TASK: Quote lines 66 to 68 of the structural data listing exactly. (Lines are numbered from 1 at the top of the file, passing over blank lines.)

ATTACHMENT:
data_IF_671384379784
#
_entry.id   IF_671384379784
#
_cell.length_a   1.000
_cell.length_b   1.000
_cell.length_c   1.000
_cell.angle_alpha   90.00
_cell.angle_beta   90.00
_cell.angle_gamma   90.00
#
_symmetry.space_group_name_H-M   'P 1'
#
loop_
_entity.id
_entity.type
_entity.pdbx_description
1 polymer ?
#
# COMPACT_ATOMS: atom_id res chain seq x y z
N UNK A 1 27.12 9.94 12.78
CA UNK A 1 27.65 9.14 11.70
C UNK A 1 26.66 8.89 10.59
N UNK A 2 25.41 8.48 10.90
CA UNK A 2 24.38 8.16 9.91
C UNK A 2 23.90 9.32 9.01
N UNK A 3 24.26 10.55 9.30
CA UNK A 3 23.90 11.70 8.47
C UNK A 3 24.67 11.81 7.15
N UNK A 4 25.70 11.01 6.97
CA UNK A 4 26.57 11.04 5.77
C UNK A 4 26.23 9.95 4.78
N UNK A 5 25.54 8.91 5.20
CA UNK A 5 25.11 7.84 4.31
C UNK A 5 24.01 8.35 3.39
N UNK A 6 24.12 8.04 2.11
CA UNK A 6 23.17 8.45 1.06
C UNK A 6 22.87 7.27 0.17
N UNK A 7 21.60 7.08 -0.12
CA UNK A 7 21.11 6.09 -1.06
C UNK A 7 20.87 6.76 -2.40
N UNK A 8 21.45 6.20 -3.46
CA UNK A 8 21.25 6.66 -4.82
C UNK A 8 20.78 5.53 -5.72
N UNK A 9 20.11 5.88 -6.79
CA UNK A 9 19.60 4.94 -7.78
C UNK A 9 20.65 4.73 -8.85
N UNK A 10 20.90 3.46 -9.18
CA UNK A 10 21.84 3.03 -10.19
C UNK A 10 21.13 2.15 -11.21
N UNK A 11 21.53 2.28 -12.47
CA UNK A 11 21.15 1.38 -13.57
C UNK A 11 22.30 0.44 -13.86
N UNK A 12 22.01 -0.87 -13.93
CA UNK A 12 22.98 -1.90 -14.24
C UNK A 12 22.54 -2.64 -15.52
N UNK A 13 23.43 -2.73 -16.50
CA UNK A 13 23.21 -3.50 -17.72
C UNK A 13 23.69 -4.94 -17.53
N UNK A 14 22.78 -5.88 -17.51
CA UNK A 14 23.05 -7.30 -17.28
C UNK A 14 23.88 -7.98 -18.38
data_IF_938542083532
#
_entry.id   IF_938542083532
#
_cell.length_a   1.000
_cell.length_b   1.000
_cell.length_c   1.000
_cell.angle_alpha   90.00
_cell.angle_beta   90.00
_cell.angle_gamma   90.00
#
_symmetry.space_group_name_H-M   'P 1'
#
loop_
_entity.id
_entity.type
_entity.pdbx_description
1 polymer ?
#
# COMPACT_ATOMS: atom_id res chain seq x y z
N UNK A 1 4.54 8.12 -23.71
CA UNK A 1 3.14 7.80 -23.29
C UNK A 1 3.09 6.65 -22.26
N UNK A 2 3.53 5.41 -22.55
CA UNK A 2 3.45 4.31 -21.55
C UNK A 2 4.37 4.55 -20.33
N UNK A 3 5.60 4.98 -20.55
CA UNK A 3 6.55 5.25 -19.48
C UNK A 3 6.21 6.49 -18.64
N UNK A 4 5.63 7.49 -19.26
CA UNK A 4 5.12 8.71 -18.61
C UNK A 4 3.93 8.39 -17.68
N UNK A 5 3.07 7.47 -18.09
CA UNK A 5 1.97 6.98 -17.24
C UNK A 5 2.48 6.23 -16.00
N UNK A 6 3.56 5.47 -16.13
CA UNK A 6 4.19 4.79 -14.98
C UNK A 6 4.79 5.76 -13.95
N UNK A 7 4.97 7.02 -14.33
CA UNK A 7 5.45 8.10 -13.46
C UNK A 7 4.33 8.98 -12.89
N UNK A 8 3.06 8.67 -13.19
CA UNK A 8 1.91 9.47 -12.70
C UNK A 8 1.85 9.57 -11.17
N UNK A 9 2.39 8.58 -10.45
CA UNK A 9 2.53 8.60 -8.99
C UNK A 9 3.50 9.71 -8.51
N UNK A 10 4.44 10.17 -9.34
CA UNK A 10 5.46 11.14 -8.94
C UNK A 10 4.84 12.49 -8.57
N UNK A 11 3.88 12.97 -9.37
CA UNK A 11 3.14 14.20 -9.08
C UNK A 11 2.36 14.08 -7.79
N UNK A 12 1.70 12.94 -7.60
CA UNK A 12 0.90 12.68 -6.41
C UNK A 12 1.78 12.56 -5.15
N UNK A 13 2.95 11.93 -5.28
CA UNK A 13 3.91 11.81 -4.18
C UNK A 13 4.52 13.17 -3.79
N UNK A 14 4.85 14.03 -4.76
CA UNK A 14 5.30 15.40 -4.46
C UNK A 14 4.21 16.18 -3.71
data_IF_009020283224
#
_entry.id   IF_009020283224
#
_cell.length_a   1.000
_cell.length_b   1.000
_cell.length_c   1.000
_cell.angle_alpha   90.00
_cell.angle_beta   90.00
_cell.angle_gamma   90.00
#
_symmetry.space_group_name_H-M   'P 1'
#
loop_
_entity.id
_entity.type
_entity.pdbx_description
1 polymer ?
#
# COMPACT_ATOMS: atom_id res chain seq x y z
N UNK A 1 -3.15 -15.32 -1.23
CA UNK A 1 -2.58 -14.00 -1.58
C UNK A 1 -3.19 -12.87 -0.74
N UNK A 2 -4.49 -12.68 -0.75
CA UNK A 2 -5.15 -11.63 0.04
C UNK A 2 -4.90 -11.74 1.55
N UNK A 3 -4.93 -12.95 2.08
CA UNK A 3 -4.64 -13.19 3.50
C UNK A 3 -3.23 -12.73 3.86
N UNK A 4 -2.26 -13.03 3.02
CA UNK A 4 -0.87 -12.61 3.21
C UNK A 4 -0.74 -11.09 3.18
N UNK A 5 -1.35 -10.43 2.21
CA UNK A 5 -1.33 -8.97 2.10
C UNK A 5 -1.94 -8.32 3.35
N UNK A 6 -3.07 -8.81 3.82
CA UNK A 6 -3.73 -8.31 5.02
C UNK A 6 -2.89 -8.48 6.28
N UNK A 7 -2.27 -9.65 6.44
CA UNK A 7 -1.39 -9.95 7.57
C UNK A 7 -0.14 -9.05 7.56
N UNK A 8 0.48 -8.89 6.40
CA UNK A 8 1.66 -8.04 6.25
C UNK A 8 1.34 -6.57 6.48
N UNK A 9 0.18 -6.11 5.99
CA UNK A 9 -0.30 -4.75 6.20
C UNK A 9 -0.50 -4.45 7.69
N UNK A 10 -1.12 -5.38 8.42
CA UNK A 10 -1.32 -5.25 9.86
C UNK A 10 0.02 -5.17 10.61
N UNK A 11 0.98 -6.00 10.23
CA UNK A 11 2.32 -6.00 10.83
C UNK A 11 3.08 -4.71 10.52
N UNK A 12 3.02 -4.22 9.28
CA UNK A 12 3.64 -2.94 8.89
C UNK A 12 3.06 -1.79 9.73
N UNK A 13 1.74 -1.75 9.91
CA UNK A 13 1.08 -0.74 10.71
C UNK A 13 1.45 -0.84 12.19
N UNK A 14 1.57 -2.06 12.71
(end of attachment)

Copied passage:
#
_cell.length_a   1.000
_cell.length_b   1.000